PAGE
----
Western Himalayas

Invite to 'Save Ganga & Save Himalayas Meeting- cum- Panel Discussion', Save Ganga Movement, New Delhi
The event will celebrate the 84th anniversary of Gandhji's Dandi March in the form of discussion on the course of action to be undertaken to save Ganga and Himalayas. Swati Bansal posted 7 years 5 months ago

Venue & Timings:

Save Ganga & Save Himalayas Meeting-cum-Panel Discussion will be at Gandhi Darsan, Rajghat, New Delhi on 12th March, 2014 from 10:30 a.m. to 4 p.m.

Know more about Save Ganga Movement.

A new vision for Himalayan streams
Fish found in streams and rivers are a source of food to about 40% of the households in parts of the Himalayas. Including fisheries in local watershed management is crucial. chicu posted 7 years 5 months ago

Watershed management, which is an integrated set of soil and water conservation techniques that retain runoff and so increase water availability, can provide an environment for fisheries development for food or trade.

Fish harvested from a pond in Doon Valley
Small schemes, big impact
Local knowledge, low cost technology, community participation and maximum conservation of available water from natural sources have helped increase available water in Pauri Garhwal. Manu Moudgil posted 7 years 6 months ago

Despite being endowed with adequate rainfall, most parts of the Himalayas are considered water-stressed for both agricultural and domestic purposes. This is mainly due to the seasonality of precipitation, which is concentrated to the monsoon months. It remains dry for rest of the year.

A recharge pit under construction (Source: HIMCON)
Separated by a spring
Two villages used the same spring as their source of water for generations but over time, it divided rather than unite them. What caused it and was it ever resolved? chicu posted 7 years 6 months ago

Numerous small villages dot the Himalayas. These villages obtain water from springs that are in their turn supplied by small aquifers. Due to the complex folded nature of the rocks that make up the mountains, the area from which these aquifers receive their water may be at some distance away from the actual spring.

Bedu Naula, in Uttarakhand
Drilling the hills to devastation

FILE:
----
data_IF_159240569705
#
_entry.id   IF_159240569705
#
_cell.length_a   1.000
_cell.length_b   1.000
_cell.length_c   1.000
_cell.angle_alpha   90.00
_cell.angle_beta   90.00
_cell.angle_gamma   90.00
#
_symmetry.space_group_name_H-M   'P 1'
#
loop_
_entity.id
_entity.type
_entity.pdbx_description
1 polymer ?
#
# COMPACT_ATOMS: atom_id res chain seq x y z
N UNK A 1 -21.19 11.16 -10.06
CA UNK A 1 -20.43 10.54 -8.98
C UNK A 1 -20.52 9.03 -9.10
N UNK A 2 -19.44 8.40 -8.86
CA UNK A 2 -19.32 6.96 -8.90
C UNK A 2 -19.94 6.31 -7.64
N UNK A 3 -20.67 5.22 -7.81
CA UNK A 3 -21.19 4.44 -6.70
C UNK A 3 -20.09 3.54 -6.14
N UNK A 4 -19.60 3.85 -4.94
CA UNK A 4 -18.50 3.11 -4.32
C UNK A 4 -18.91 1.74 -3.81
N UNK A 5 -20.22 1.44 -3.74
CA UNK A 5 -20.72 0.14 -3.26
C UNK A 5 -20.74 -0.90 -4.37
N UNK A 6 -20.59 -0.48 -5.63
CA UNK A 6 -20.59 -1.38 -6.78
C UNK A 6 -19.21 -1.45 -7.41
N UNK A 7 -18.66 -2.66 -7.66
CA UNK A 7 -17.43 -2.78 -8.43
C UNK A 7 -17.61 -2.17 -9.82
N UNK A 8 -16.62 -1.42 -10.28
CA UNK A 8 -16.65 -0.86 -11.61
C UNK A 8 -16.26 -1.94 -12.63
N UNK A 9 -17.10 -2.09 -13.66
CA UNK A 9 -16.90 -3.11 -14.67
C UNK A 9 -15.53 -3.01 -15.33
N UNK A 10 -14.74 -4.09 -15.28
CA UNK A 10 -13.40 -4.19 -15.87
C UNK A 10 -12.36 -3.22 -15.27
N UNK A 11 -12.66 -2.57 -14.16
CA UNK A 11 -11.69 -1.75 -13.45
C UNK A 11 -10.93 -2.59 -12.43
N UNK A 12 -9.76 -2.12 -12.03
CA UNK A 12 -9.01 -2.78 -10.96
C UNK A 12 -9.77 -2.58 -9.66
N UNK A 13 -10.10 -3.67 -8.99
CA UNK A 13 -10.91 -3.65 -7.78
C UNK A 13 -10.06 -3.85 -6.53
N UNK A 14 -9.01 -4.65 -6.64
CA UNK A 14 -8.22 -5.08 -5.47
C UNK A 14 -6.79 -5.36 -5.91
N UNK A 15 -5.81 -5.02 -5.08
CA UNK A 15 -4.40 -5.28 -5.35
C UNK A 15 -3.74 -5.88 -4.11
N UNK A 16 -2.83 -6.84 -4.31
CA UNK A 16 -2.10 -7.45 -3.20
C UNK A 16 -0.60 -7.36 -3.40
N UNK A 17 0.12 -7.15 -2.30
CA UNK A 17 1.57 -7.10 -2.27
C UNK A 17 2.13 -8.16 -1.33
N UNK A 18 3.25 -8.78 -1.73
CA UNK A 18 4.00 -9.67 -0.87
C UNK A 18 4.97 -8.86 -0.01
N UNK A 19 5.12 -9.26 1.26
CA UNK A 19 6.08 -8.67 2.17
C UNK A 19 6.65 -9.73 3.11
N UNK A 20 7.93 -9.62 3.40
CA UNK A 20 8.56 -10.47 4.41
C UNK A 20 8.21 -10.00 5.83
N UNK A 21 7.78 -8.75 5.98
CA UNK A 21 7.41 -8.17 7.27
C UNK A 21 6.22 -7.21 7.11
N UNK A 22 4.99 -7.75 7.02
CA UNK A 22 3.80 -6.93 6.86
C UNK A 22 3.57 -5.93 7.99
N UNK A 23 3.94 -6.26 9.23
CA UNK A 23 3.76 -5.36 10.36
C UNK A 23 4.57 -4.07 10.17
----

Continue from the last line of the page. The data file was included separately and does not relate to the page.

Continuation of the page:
Thirty hydroelectric projects have been planned in Kinnaur district, Himachal Pradesh. There is an immense cost to the environment and to the residents but the government isn't letting up. Manu Moudgil posted 7 years 7 months ago

Clear blue skies, natural springs and glacial peaks-tranquility. Falling stones, landslides and debris-chaos! Kinnaur, located on  the northeastern side of Himachal Pradesh, lets you experience both. It falls in seismic zones IV and V, which means it runs the the risk of damaging and destructive earthquakes.

100 MW Tidong-I project, Kinnaur HP
Think like a forest
Deforestation and climate change are only two of the issues that confront Himalayan forests today. What are the others and are there solutions to protect these forests? chicu posted 7 years 7 months ago

Himalayan forests span a two-and-a-half thousand kilometer stretch and have a wide range of climates; they are beset by problems that need innovative solutions. Rajesh Thadani discussed these problems and possible solutions at  the Sustainable Mountain Development Summit organised in Kohima, September 2013. 

Forest cover is declining

Quality of a forest matters as much as quantity
Climate talks end in dispute
Policy matters this week: Climate change talks at Warsaw end up in dispute, a new division for the Himalayas and NHRC issues notice to the government on pollution in the Ganga. ravleen posted 7 years 7 months ago

Money deals mar climate talks in Warsaw

Unfriendly climate at Warsaw Source: Wikipedia
Their world is hot, flat and crowded
Mountain farmers are reaping greater economic benefits but that is coming at the cost of traditional crops and natural resources. How long can this type of growth be sustained? Manu Moudgil posted 7 years 8 months ago

Mountain farmers are facing a very volatile situation right now. Food crops are being replaced by cash crops, which return better dividends. Due to this, their overall economy has gotten much better. As a whole, more of them are migrating from rural to urban areas.

Terraced farming is the norm in mountain states
Money alone won't do for the mountain states
Exclusive policies, preservation of traditional practices and efficient trade linkages can help mountain farmers reap a good harvest. Manu Moudgil posted 7 years 8 months ago

Can we really address the special needs of mountain states by allocating them more money? Isn't it essential that we leave the 'one size fits all' approach and recognise the exclusive challenges and opportunities which mountain farmers face as compared to farmers in the plains? 

Traditional crops need institutional support.
The inhospitable Indus
This photo essay illustrates how the historic river offers sustenance to the residents of the high Himalayas. Could 'development' end its age-old relationship with the people of Ladakh? chicu posted 7 years 8 months ago

Flowing through Tibet, northern India and Pakistan, the Indus is the western-most major river of the Indus-Ganga-Brahmaputra basin. This basin extends over most  of South Asia from the Himalayas to the Vindhyas, excluding Peninsular India, and carries the rain that falls in this region to the Indian Ocean.

The Indus between Domkhar and Skurbuchen